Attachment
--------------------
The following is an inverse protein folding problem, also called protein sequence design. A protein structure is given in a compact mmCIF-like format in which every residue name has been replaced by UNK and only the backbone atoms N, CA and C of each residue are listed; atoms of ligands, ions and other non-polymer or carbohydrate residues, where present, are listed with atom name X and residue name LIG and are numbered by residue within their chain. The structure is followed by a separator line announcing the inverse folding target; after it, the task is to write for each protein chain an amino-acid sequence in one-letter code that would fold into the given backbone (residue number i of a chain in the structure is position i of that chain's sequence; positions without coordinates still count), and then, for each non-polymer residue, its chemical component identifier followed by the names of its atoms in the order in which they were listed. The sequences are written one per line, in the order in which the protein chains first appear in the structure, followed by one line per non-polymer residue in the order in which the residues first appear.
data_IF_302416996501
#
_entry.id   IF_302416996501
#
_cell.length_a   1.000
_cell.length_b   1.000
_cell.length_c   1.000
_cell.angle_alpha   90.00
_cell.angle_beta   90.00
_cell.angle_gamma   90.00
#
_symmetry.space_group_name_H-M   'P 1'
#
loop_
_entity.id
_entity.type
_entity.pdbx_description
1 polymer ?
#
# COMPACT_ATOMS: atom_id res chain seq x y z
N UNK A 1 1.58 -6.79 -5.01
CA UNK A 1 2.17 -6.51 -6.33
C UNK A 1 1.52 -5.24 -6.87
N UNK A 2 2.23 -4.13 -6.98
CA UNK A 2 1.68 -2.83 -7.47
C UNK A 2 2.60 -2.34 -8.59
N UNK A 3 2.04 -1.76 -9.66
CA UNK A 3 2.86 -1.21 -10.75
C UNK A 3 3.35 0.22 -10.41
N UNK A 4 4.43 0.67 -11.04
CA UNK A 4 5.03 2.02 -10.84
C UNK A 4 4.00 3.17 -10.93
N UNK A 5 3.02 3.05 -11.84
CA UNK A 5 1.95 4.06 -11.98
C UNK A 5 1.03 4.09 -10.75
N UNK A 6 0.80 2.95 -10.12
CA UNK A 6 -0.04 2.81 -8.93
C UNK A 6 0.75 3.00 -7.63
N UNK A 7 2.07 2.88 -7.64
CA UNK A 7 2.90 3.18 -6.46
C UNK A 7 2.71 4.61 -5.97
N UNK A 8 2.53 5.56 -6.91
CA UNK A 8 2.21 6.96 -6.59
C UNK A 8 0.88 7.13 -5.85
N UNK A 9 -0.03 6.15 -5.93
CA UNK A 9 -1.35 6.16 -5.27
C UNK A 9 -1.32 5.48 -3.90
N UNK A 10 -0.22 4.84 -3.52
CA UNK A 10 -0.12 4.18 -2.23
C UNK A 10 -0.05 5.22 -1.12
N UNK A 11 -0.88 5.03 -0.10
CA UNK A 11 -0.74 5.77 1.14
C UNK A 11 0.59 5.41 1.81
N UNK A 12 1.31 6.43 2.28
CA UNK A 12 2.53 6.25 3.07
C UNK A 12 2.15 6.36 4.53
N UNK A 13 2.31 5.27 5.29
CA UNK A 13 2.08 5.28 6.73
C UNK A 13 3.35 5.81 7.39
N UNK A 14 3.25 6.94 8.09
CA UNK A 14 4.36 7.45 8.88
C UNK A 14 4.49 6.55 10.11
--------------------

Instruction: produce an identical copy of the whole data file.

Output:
The following is an inverse protein folding problem, also called protein sequence design. A protein structure is given in a compact mmCIF-like format in which every residue name has been replaced by UNK and only the backbone atoms N, CA and C of each residue are listed; atoms of ligands, ions and other non-polymer or carbohydrate residues, where present, are listed with atom name X and residue name LIG and are numbered by residue within their chain. The structure is followed by a separator line announcing the inverse folding target; after it, the task is to write for each protein chain an amino-acid sequence in one-letter code that would fold into the given backbone (residue number i of a chain in the structure is position i of that chain's sequence; positions without coordinates still count), and then, for each non-polymer residue, its chemical component identifier followed by the names of its atoms in the order in which they were listed. The sequences are written one per line, in the order in which the protein chains first appear in the structure, followed by one line per non-polymer residue in the order in which the residues first appear.
data_IF_302416996501
#
_entry.id   IF_302416996501
#
_cell.length_a   1.000
_cell.length_b   1.000
_cell.length_c   1.000
_cell.angle_alpha   90.00
_cell.angle_beta   90.00
_cell.angle_gamma   90.00
#
_symmetry.space_group_name_H-M   'P 1'
#
loop_
_entity.id
_entity.type
_entity.pdbx_description
1 polymer ?
#
# COMPACT_ATOMS: atom_id res chain seq x y z
N UNK A 1 1.58 -6.79 -5.01
CA UNK A 1 2.17 -6.51 -6.33
C UNK A 1 1.52 -5.24 -6.87
N UNK A 2 2.23 -4.13 -6.98
CA UNK A 2 1.68 -2.83 -7.47
C UNK A 2 2.60 -2.34 -8.59
N UNK A 3 2.04 -1.76 -9.66
CA UNK A 3 2.86 -1.21 -10.75
C UNK A 3 3.35 0.22 -10.41
N UNK A 4 4.43 0.67 -11.04
CA UNK A 4 5.03 2.02 -10.84
C UNK A 4 4.00 3.17 -10.93
N UNK A 5 3.02 3.05 -11.84
CA UNK A 5 1.95 4.06 -11.98
C UNK A 5 1.03 4.09 -10.75
N UNK A 6 0.80 2.95 -10.12
CA UNK A 6 -0.04 2.81 -8.93
C UNK A 6 0.75 3.00 -7.63
N UNK A 7 2.07 2.88 -7.64
CA UNK A 7 2.90 3.18 -6.46
C UNK A 7 2.71 4.61 -5.97
N UNK A 8 2.53 5.56 -6.91
CA UNK A 8 2.21 6.96 -6.59
C UNK A 8 0.88 7.13 -5.85
N UNK A 9 -0.03 6.15 -5.93
CA UNK A 9 -1.35 6.16 -5.27
C UNK A 9 -1.32 5.48 -3.90
N UNK A 10 -0.22 4.84 -3.52
CA UNK A 10 -0.12 4.18 -2.23
C UNK A 10 -0.05 5.22 -1.12
N UNK A 11 -0.88 5.03 -0.10
CA UNK A 11 -0.74 5.77 1.14
C UNK A 11 0.59 5.41 1.81
N UNK A 12 1.31 6.43 2.28
CA UNK A 12 2.53 6.25 3.07
C UNK A 12 2.15 6.36 4.53
N UNK A 13 2.31 5.27 5.29
CA UNK A 13 2.08 5.28 6.73
C UNK A 13 3.35 5.81 7.39
N UNK A 14 3.25 6.94 8.09
CA UNK A 14 4.36 7.45 8.88
C UNK A 14 4.49 6.55 10.11